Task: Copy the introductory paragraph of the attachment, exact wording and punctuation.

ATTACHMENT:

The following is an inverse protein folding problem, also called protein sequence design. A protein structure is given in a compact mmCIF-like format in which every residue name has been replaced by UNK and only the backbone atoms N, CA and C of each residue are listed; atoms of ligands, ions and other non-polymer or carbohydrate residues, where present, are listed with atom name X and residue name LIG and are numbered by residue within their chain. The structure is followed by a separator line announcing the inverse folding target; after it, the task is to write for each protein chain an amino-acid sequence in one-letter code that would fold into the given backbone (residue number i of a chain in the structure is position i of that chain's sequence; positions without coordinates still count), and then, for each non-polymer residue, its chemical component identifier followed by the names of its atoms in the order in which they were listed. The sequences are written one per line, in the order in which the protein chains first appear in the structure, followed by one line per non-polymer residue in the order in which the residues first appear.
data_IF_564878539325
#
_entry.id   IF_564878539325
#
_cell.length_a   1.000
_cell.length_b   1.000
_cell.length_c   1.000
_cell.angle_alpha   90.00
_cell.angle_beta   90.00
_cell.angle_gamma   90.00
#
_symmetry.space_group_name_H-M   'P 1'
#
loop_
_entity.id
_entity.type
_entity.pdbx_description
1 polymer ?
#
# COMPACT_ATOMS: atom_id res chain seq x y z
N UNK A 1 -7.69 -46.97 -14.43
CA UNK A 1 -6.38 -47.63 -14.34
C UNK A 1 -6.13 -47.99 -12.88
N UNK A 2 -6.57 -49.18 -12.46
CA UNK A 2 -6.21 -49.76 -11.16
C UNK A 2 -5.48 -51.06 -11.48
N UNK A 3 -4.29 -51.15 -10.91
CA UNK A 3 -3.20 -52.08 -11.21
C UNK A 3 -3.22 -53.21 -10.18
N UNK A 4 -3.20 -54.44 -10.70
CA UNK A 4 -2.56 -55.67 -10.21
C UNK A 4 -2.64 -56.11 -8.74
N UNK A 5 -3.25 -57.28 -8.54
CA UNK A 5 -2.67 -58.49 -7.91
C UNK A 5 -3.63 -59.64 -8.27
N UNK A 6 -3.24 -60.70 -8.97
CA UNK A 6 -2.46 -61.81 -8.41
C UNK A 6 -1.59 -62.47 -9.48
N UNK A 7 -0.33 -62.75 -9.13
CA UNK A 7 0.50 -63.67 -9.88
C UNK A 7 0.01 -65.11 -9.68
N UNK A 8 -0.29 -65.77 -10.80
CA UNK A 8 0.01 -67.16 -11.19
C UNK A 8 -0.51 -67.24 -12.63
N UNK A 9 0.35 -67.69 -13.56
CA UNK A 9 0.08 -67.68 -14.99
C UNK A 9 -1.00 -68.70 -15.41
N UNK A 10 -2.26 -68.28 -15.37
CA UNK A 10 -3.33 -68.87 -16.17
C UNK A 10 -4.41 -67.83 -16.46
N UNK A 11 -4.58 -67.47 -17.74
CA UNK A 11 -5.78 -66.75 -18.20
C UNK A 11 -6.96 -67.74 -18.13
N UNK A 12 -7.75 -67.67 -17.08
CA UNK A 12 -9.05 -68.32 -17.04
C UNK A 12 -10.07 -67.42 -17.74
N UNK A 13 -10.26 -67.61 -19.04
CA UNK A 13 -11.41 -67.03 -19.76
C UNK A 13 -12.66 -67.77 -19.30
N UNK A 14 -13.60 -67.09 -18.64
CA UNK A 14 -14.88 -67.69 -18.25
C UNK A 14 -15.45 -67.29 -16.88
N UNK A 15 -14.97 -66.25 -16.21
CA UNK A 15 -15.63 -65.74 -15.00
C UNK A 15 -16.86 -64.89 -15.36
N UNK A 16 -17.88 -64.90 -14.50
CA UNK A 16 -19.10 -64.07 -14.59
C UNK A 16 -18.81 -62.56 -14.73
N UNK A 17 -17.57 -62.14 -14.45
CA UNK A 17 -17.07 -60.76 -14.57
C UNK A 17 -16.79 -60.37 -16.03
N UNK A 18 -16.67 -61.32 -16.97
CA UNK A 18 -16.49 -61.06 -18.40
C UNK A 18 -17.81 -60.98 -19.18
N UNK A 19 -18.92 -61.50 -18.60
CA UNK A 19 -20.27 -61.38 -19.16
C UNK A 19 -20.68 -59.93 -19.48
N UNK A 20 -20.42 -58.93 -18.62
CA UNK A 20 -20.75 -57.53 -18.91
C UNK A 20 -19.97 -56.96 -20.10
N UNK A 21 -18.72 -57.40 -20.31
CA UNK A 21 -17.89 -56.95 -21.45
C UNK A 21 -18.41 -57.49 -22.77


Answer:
The following is an inverse protein folding problem, also called protein sequence design. A protein structure is given in a compact mmCIF-like format in which every residue name has been replaced by UNK and only the backbone atoms N, CA and C of each residue are listed; atoms of ligands, ions and other non-polymer or carbohydrate residues, where present, are listed with atom name X and residue name LIG and are numbered by residue within their chain. The structure is followed by a separator line announcing the inverse folding target; after it, the task is to write for each protein chain an amino-acid sequence in one-letter code that would fold into the given backbone (residue number i of a chain in the structure is position i of that chain's sequence; positions without coordinates still count), and then, for each non-polymer residue, its chemical component identifier followed by the names of its atoms in the order in which they were listed. The sequences are written one per line, in the order in which the protein chains first appear in the structure, followed by one line per non-polymer residue in the order in which the residues first appear.